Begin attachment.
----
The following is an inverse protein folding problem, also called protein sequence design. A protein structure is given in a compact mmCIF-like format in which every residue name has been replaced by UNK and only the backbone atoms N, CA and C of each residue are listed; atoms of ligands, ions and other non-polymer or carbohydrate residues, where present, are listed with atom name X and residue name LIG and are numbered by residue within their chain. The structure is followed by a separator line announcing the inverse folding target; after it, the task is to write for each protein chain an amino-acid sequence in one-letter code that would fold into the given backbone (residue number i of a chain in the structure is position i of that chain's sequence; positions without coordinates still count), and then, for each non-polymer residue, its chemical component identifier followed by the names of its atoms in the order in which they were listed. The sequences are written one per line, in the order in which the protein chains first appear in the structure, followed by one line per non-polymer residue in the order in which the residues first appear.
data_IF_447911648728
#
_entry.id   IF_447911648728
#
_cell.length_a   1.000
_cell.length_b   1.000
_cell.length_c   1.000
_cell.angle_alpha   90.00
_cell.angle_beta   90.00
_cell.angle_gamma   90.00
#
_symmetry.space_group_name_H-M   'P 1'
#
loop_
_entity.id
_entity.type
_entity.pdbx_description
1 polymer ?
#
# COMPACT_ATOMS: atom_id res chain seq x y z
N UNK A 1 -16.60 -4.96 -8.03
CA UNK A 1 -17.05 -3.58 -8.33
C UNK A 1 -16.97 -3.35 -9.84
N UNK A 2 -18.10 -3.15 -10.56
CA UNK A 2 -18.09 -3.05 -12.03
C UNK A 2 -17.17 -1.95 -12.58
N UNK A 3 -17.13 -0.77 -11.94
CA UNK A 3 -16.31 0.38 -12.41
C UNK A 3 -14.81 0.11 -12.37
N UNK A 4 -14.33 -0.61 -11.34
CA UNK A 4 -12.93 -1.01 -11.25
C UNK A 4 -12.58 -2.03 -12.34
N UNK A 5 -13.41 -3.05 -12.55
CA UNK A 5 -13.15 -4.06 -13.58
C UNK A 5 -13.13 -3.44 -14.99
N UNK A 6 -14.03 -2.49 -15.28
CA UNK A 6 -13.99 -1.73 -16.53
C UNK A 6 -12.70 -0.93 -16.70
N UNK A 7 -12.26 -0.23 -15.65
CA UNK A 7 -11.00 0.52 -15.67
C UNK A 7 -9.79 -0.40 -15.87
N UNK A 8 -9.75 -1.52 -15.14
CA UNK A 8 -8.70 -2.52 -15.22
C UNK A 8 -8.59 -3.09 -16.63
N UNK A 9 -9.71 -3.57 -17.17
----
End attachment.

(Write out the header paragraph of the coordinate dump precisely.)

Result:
The following is an inverse protein folding problem, also called protein sequence design. A protein structure is given in a compact mmCIF-like format in which every residue name has been replaced by UNK and only the backbone atoms N, CA and C of each residue are listed; atoms of ligands, ions and other non-polymer or carbohydrate residues, where present, are listed with atom name X and residue name LIG and are numbered by residue within their chain. The structure is followed by a separator line announcing the inverse folding target; after it, the task is to write for each protein chain an amino-acid sequence in one-letter code that would fold into the given backbone (residue number i of a chain in the structure is position i of that chain's sequence; positions without coordinates still count), and then, for each non-polymer residue, its chemical component identifier followed by the names of its atoms in the order in which they were listed. The sequences are written one per line, in the order in which the protein chains first appear in the structure, followed by one line per non-polymer residue in the order in which the residues first appear.